Pope scolds corrupt Mozambican leaders

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Pope Francis, ending his visit to Mozambique, scolded political and business leaders in the resource-rich but poor East African country who allow themselves to be corrupted.

On his last day in the country, Francis visited a hospital for HIV-AIDS sufferers run by the Sant’ Egidio community and then said a mass for 60 000 people in Maputo’s national stadium.

At the hospital and in his homily, Francis spoke on the themes of his trip to Mozambique as well as Madagascar and Mauritius – peace, poverty, corruption and environmental protection.

“Mozambique is a land of abundant natural and cultural riches, yet paradoxically, great numbers of people live below the poverty level,” Francis said.

At the AIDS hospital, the pope saw a cross made of wood and shards of metal from the collapsed roof of an elderly woman’s home.

According to the UN World Food Programme, 80% of Mozambique’s population of about 30 million cannot afford an adequate diet.

“At times it seems those who approach with the alleged desire to help have other interests. Sadly, this happens with brothers and sisters of the same land, who let themselves be corrupted. It is dangerous to think this is the price to be paid for foreign aid,” Francis said.

BILLION-DOLLAR SCANDAL

Mozambique ranks in the lowest quarter of Transparency International’s Corruption Perceptions Index.
While the pope did not give specific examples of corruption, Mozambique is struggling to recover from the impact of a $2 billion debt scandal, which saw hundreds of millions of dollars in borrowing guaranteed by the Mozambique government disappear. The money was borrowed ostensibly to develop shipyards, maritime security and a tuna fishing venture, but US authorities now say the projects were a front for a bribe and kickback scheme. Boats acquired for the projects are rusting in harbours. Criminal and civil court cases related to the scandal and spanning three continents ensnared international investment bank Credit Suisse, which helped arrange the loans, three of its former bankers, a former finance minister and the former Mozambique president’s son.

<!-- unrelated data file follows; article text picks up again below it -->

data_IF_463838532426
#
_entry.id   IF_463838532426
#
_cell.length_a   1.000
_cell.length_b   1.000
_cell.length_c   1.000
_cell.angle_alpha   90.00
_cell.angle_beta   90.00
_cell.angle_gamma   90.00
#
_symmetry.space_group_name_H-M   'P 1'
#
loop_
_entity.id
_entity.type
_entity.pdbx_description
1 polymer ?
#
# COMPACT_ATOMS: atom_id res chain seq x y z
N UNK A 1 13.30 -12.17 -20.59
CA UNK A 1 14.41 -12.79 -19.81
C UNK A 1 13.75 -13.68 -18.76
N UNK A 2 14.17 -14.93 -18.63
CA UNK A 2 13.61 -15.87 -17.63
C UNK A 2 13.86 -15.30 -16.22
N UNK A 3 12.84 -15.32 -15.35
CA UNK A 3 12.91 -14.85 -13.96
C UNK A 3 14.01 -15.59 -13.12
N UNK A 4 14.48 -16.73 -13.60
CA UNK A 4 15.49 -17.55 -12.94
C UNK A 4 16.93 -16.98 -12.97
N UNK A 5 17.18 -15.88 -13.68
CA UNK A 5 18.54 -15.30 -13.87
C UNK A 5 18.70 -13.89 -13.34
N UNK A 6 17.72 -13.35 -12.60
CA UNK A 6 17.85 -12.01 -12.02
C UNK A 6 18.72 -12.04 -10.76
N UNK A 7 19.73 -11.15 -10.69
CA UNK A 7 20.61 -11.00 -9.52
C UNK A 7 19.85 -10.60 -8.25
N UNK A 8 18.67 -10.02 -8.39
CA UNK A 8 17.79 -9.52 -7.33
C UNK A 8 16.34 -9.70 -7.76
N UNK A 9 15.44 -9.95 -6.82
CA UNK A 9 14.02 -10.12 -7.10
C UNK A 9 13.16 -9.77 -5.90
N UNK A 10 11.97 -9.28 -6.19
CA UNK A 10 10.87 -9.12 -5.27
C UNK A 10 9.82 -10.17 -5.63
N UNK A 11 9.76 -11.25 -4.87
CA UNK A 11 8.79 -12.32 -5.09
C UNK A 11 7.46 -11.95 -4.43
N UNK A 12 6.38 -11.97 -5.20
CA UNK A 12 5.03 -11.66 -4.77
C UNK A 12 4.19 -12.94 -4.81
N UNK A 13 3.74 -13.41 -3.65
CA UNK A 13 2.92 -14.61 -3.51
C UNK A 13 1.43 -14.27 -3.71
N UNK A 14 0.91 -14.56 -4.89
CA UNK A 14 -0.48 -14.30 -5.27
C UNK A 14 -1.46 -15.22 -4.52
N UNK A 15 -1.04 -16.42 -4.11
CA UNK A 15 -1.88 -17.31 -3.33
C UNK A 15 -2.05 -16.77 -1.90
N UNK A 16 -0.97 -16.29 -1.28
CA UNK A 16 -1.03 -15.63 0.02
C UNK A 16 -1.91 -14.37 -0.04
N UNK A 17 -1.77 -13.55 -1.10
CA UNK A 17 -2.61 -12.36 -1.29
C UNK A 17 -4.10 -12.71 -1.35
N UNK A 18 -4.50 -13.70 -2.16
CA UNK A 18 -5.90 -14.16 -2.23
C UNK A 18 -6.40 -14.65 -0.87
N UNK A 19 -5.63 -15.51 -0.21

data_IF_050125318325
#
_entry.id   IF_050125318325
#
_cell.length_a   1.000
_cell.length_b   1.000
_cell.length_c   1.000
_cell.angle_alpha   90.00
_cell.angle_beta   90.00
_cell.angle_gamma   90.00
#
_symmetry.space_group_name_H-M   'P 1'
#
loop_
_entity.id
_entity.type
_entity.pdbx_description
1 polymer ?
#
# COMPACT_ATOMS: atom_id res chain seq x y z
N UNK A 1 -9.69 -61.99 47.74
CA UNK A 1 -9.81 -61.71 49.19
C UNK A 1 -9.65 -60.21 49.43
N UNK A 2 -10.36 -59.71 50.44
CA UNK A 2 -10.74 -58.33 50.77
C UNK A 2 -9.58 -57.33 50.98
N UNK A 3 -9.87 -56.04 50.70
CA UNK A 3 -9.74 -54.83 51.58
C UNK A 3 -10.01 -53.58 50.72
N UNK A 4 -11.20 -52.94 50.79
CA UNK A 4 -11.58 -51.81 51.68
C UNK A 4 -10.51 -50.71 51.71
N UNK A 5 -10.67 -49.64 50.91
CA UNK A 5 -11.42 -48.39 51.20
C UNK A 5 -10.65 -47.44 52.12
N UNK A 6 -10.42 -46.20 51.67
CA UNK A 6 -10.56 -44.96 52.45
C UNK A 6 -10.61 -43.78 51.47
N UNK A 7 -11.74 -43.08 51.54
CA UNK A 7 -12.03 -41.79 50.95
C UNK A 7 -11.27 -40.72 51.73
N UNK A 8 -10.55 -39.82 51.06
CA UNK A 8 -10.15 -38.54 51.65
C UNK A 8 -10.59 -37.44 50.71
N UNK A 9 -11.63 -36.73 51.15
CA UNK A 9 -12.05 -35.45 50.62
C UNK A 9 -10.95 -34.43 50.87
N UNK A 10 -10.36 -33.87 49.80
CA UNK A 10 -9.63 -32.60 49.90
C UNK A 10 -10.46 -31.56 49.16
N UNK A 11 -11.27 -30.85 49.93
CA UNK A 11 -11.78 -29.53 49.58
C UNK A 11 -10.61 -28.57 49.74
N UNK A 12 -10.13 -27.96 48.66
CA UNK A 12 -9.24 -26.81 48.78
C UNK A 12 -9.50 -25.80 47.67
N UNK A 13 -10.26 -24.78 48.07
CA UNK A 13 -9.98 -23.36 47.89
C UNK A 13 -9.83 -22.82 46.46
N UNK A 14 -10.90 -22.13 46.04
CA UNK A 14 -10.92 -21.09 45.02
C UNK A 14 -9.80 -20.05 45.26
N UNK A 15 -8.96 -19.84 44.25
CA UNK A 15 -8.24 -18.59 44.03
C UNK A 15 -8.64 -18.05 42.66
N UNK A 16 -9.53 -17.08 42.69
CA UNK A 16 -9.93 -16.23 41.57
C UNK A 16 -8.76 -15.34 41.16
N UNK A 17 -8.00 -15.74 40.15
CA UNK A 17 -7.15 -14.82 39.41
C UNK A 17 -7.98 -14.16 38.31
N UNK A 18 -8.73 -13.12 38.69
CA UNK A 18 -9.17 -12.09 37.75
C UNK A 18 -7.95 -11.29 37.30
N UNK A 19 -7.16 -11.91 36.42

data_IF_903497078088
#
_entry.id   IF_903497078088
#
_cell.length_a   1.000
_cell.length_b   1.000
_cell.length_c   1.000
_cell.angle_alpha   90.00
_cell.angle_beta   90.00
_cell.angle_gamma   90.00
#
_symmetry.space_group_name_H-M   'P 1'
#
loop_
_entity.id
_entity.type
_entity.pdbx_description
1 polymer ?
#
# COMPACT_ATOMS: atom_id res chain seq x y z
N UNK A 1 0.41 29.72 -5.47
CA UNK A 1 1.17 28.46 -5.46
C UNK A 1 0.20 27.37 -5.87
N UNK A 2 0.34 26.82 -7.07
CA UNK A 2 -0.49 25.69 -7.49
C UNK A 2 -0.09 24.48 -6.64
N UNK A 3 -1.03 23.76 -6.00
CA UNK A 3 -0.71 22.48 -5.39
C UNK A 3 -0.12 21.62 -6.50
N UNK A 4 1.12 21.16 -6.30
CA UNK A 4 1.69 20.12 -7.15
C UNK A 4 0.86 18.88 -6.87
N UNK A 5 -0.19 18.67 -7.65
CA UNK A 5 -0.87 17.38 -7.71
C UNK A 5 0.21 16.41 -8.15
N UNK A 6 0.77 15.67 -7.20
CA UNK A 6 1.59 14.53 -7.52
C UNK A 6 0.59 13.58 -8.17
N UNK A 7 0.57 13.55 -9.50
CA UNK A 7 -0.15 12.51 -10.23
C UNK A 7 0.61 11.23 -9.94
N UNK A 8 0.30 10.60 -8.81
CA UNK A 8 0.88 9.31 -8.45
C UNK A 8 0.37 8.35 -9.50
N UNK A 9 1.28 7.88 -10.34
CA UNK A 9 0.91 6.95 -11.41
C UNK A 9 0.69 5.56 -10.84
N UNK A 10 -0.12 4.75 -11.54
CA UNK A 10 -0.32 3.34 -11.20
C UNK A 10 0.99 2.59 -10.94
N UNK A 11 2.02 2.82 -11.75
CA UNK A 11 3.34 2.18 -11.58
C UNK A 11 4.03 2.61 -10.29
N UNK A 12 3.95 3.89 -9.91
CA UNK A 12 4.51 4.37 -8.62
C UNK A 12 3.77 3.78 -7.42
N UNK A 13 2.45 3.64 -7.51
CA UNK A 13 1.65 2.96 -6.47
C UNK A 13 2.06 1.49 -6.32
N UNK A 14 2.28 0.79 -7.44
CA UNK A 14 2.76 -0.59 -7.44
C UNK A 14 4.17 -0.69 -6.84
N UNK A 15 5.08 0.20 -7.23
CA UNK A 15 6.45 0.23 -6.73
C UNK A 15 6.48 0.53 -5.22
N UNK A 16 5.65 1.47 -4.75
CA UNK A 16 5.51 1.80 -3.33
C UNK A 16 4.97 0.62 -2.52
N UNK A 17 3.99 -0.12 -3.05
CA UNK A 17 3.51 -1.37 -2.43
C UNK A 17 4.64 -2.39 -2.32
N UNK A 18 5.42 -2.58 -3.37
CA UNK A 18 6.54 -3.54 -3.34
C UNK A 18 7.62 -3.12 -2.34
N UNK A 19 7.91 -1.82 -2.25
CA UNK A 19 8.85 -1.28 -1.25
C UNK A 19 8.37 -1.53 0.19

Credit Suisse says it continues to co-operate with regulatory and enforcement authorities on multiple investigations related to the Mozambique maritime transactions. It said bankers hid their misconduct from the bank.

Mozambique charged 20 people over the affair and is suing Credit Suisse and others.

Mozambique is still on the hook for the loans, some which government did not disclose. When it admitted to undisclosed borrowing in 2016 it prompted donors such as the International Monetary Fund to cut off support, triggering a currency collapse and debt crisis.

Francis spoke earlier of his concern over environmental degradation in Africa, some caused by rampant deforestation and extraction industries.

He said assisting the poor could help put people in touch with the earth, also vulnerable and suffering from “symptoms of sickness evident in the soil, in the water, in the air and in all forms of life … the earth herself, burdened and laid waste, is among the most abandoned and maltreated of our poor”.



Deforestation, along with soil erosion, made Mozambique more vulnerable when two cyclones hit this year.